2014 ASEE Annual Conference, Indianapolis, Indiana.

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In recent years, engineering content is increasingly appearing in the K-12 classroom. This growth can be attributed to increased acceptance of engineering as an area of study at the K-12 level, the growing inclusion of engineering content in state and national educational standards,and the growth of outreach activities intended to increase students’ interest in pursuing degrees and careers in engineering. As pre-college engineering programs grow, first-year engineering students are arriving in university engineering programs with significant prior exposure to engineering content and practices. Despite this growth, little research exists that explores the prevalence of participation in these programs or the effects of participation on first-year engineering students.In this paper, we present the results of a survey of first-year engineering students on their participation in pre-college engineering programs and activities. Students enrolled in four sections of a first-year engineering program at a large public university were asked to complete a survey indicating the settings where they encountered engineering prior to college, named and described the various activities that they participated in and the approximate amount of time they spent doing each activity. Participants also provided demographic information.Results indicate that 89 percent of domestic students enrolling in first-year engineering classes at the university have experiences they describe as engineering prior to college. High school classes are the most common way that students are exposed to engineering content by a significant margin, followed by extra-curricular activities, summer camps or programs, and middle school classes. While the majority of respondents reported participating in one or two different activities, some reported participating in as many as nine different pre-college engineering programs or activities. These activities ranged in exposure from short term class projects or activities, to students involved for multiple years in an engineering course sequence or extracurricular activity.In the full paper, we will explore the relationships between pre-college engineering participation and students’ demographics such as race and gender. We will also explore the relationship between participation in various types of pre-college engineering activities and students’ choice of engineering major.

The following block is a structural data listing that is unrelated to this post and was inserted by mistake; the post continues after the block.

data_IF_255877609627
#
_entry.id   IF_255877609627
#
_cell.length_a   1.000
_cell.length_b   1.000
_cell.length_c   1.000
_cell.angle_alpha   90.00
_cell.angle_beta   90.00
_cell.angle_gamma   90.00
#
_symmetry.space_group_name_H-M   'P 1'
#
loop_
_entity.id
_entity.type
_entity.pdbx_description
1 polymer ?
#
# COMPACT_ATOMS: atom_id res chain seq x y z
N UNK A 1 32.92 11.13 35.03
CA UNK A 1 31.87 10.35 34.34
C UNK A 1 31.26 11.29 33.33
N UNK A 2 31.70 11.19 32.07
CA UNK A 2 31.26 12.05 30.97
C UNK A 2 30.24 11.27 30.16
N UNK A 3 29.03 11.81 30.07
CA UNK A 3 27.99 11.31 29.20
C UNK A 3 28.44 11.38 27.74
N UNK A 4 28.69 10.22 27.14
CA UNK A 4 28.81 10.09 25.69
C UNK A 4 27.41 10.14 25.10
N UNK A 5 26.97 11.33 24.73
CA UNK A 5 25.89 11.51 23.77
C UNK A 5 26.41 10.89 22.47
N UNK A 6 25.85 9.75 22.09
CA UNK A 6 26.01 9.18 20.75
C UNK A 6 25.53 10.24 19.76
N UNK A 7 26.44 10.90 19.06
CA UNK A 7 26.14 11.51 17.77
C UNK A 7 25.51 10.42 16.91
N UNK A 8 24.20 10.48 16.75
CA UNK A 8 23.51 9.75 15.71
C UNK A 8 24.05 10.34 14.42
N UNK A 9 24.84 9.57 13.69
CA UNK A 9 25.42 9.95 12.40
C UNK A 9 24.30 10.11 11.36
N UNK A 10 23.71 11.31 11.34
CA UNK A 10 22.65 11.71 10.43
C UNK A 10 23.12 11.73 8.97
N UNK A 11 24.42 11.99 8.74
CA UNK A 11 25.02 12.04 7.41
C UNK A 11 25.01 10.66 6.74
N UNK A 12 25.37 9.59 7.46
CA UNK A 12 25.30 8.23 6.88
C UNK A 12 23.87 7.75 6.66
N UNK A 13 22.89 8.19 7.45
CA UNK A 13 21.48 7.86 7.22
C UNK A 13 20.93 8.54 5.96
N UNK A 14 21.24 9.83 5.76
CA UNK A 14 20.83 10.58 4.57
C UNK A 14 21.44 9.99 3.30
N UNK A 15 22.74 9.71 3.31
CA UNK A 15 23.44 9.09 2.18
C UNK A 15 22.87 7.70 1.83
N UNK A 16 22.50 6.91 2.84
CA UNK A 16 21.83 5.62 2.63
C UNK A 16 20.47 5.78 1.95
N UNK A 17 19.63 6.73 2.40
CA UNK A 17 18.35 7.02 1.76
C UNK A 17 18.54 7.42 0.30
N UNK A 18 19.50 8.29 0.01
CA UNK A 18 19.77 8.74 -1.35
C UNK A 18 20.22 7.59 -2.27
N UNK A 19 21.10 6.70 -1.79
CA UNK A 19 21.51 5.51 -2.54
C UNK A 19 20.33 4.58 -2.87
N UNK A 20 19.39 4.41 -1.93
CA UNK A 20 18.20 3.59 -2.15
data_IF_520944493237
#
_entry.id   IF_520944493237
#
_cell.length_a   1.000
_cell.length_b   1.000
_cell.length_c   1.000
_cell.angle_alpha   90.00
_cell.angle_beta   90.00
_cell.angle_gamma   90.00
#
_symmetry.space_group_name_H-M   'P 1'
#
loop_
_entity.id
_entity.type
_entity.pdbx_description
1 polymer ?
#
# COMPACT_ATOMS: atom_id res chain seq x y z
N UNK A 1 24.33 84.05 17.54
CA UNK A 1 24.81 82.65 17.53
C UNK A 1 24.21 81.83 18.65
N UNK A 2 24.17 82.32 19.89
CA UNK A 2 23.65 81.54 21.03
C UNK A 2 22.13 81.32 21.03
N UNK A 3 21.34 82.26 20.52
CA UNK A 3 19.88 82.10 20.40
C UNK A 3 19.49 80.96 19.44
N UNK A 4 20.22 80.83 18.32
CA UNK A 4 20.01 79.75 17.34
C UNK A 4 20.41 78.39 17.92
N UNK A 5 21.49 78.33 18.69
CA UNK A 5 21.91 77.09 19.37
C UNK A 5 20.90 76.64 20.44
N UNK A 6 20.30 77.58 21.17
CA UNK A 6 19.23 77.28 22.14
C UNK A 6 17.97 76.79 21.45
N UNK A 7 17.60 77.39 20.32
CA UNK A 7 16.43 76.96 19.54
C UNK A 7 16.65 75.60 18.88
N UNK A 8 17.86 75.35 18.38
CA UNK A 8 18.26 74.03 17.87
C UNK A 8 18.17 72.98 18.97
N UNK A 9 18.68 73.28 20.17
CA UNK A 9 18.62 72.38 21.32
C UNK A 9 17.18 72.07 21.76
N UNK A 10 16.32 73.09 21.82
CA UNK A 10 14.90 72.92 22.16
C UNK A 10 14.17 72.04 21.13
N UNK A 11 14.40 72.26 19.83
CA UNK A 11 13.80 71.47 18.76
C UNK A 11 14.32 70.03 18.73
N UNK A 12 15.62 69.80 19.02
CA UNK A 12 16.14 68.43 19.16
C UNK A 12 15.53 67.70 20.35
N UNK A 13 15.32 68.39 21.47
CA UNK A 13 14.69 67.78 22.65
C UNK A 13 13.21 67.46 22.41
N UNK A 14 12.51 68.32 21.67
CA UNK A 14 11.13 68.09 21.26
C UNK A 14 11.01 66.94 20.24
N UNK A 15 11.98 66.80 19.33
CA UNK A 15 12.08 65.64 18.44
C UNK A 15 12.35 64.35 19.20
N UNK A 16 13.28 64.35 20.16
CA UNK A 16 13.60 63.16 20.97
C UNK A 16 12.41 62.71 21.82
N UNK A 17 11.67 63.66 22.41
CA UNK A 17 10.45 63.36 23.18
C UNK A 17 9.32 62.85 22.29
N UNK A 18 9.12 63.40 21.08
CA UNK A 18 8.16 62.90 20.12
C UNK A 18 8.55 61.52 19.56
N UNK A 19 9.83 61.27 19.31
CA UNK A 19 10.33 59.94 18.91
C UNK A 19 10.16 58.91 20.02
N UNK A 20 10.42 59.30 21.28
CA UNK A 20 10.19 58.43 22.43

2014, ASEE

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